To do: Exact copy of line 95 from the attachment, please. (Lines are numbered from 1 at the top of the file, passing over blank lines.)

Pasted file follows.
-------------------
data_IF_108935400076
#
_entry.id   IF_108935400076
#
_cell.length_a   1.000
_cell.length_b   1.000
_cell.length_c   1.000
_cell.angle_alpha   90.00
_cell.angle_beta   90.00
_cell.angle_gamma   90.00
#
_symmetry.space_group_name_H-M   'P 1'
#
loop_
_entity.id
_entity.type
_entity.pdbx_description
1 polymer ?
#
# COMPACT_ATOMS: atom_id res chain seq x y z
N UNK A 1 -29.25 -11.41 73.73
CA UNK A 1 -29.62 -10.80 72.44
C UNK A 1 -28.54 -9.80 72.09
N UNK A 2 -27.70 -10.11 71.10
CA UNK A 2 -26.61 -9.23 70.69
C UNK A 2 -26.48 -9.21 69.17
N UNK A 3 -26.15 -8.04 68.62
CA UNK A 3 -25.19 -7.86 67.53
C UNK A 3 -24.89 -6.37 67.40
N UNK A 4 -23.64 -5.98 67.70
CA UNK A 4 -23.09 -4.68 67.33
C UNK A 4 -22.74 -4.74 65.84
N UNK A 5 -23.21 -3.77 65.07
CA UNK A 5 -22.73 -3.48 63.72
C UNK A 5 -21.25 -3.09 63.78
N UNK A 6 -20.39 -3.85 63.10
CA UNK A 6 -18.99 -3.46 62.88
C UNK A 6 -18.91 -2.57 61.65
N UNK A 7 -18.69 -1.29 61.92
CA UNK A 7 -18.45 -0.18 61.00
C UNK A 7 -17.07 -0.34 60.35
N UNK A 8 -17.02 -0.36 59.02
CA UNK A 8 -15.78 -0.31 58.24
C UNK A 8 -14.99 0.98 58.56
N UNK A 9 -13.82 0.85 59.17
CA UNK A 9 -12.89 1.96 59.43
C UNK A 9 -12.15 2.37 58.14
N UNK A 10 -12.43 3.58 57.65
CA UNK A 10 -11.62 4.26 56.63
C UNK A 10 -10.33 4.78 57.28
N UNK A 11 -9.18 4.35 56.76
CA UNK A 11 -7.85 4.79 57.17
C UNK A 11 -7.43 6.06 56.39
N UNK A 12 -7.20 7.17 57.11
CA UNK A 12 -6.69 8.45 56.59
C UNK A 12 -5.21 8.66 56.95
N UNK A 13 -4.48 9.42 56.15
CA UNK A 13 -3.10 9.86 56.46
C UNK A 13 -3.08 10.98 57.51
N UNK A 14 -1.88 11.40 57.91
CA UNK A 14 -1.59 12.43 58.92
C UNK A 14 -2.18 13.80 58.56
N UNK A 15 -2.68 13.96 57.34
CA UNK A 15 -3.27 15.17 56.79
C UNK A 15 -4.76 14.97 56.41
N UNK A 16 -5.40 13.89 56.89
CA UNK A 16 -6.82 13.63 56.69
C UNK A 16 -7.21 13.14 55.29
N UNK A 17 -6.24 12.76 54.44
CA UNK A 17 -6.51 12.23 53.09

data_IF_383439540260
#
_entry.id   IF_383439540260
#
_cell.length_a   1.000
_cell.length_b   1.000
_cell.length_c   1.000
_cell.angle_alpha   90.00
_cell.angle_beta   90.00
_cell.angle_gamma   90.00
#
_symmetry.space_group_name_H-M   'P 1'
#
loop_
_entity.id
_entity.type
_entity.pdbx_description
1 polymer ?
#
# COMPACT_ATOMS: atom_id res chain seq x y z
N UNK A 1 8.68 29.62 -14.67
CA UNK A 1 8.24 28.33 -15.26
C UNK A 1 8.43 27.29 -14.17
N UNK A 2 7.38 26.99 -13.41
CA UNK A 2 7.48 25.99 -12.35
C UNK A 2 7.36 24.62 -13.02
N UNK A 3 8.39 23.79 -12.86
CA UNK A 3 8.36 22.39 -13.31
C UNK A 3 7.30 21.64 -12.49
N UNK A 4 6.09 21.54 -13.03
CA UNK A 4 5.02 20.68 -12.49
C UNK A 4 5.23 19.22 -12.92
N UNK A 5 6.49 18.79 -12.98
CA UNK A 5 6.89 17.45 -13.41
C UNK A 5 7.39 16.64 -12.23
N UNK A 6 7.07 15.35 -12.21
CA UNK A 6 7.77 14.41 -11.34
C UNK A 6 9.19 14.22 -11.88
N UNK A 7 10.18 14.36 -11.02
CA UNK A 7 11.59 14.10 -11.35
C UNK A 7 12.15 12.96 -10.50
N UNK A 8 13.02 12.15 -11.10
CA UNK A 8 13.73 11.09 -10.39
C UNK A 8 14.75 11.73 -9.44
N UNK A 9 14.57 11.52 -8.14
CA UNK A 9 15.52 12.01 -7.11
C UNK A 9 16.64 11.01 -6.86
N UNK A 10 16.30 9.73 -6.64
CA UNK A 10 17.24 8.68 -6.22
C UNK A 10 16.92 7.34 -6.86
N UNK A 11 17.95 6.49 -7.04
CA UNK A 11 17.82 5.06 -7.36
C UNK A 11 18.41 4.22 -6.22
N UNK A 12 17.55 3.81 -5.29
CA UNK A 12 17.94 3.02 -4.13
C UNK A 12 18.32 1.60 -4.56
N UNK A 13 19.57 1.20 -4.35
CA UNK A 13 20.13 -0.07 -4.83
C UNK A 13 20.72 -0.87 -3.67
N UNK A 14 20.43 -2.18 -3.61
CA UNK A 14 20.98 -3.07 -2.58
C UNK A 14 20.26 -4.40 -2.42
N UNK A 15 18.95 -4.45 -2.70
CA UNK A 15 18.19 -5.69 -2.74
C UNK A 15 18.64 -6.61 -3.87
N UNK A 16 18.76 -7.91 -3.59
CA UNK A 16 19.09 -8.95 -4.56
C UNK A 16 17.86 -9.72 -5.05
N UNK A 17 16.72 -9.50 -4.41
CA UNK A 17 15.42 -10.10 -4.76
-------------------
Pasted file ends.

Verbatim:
CA UNK A 2 7.48 25.99 -12.35